Tuesday, December 7, 2004
Police Officer’s Pornographic Videotapes Do Not Merit Free Speech Protection, U.S. High Court Rules
By DAVID WATSON, Staff Writer
Pornographic videotapes of himself made by a San Diego police officer and sold over the Internet were not constitutionally protected expressive activity, the U.S. Supreme Court unanimously ruled yesterday.
The ruling reverses a 2-1 decision by the Ninth U.S. Circuit Court of Appeals, which said in January that U.S. District Court Judge Judith N. Keep of the Southern District of California erred in dismissing a suit filed by an officer identified only as John Roe.
The officer, whose identity was protected under an order issued by Keep, was fired after his San Diego Police Department supervisors learned of the tapes. He sued, seeking damages and reinstatement.
The high court said the Ninth Circuit was wrong to find that that the tapes, in which the partially masked officer stripped off a generic police uniform and engaged in solitary sexual conduct, dealt with a matter of “public concern” and were entitled to constitutional protection.
In an opinion joined by Senior Judge Dorothy W. Nelson, Judge Raymond C. Fisher said in January that the officer’s “expressive conduct falls within the protected category of citizen comment on matters of public concern, rather than employee comment on matters related to his personal status in the workplace.” Keep, he said, should have balanced the former officer’s free speech rights against the Police Department’s interest in “promoting the efficiency of the public services it performs.”
Judge Kim M. Wardlaw dissented, arguing that the majority had announced an “astonishing new rule” in an opinion that “so dilutes the 'public concern’ threshold...as to read it out of existence.”
According to the allegations contained in the former officer’s complaint, his supervisors discovered the videotapes, which were being sold on an adults-only section of e-Bay, when a sergeant found a uniform formerly used by the department for sale under his username. The Ninth Circuit’s opinion gave the username as “Code3stud@aol.com,” but the high court’s per curiam opinion yesterday cited it as “Codestud3@aol.com.”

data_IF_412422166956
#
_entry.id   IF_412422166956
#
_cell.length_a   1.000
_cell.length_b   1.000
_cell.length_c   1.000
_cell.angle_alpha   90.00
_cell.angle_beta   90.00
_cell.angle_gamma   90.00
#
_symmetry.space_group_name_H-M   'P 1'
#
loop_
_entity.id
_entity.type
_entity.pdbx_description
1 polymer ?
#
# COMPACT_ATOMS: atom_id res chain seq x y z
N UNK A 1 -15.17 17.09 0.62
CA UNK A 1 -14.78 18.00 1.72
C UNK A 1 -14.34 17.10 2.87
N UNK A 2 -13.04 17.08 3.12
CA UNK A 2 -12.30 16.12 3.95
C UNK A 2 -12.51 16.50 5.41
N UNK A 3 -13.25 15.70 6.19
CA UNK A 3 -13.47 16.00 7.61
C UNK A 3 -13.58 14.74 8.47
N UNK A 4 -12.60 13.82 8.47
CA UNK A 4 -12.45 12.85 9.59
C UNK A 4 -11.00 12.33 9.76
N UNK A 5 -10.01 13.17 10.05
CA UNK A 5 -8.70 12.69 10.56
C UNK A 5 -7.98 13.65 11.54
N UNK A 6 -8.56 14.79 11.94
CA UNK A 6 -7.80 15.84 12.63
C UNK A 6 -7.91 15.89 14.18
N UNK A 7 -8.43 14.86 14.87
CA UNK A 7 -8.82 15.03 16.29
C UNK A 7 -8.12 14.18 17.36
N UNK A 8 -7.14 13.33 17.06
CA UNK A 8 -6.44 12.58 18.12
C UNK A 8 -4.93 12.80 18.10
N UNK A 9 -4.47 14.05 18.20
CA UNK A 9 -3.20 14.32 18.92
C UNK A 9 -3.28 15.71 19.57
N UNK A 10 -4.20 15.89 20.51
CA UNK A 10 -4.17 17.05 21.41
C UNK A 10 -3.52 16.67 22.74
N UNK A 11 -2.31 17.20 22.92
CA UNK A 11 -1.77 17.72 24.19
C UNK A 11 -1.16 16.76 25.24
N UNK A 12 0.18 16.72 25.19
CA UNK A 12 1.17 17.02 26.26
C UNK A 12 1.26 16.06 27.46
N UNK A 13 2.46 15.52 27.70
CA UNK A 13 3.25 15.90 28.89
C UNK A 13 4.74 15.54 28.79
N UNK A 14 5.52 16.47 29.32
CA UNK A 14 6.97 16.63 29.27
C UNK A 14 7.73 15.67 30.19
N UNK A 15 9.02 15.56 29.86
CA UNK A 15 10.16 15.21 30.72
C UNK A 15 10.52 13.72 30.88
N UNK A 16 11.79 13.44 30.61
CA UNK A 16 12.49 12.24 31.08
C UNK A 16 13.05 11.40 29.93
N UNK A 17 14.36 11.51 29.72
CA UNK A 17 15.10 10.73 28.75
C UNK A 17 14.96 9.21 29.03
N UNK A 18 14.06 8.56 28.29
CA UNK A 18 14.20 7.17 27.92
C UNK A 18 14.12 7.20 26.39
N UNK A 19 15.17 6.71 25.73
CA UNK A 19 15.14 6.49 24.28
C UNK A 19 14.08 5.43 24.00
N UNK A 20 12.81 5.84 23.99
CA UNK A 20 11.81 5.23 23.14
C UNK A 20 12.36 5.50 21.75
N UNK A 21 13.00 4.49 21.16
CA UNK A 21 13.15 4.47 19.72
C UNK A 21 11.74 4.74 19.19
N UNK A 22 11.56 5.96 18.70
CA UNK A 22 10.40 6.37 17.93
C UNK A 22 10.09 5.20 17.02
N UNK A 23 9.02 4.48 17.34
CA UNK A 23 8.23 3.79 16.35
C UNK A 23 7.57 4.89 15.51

In police shorthand, a “Code 3” is an emergency call requiring the use of flashing lights and sirens.
The sergeant searched for other items being offered for sale under the same username and found the videotapes, along with a photograph of the seller he recognized as Roe. San Diego police conducted an undercover operation in which officers not only purchased the tapes being offered, but ordered and received a tape made to their specifications in which Roe issued a citation to another man before beginning his sexual performance.
Citing United States v. National Treasury Employees Union, 513 U.S. 454 (1995), Fisher said a public employee’s speech must be categorized as speech on a matter of “public concern” unless it consists only of “comment on matters related to his personal status in the workplace.”
But the high court said yesterday that Fisher’s reliance on NTEU was “seriously misplaced.” That case, the court pointed out, involved speech that was “unrelated to the employment and had no effect on the mission and purpose of the employer.”
Noting that Roe’s e-Bay profile identified him as working in law enforcement, the court declared:
“Although Roe’s activities took place outside the workplace and purported to be about subjects not related to his employment, the SDPD demonstrated legitimate and substantial interests of its own that were compromised by his speech. Far from confining his activities to speech unrelated to his employment, Roe took deliberate steps to link his videos and other wares to his police work, all in a way injurious to his employer. The use of the uniform, the law enforcement reference in the Web site, the listing of the speaker as in the field of law enforcement,’ and the debased parody of an officer performing
indecent acts while in the course of official duties brought the mission of the employer and the professionalism of its officers into serious disrepute.”
The justices said they had “no difficulty in concluding that Roe’s expression does not qualify as a matter of public concern under any view of the public concern test,” adding:
“He fails the threshold test and Pickering v. Board of Education, [391 U. S. 563 (1968)] balancing does not come into play.”
The court went on to say:
“Roe’s activities did nothing to inform the public about any aspect of the SDPD’s functioning or operation. Nor were Roe’s activities anything like the private remarks at issue in Rankin v. McPherson, [483 U. S. 378 (1987)], where one coworker commented to another co-worker on an item of political news. Roe’s expression was widely broadcast, linked to his official status as a police officer, and designed to exploit his employer’s image.
“The speech in question was detrimental to the mission and functions of the employer. There is no basis for finding that it was of concern to the community as the Court’s cases have understood that term in the context of restrictions by governmental entities on the speech of their employees.”
The case is City of San Diego v. Roe, 03-1669.
Copyright 2004, Metropolitan News Company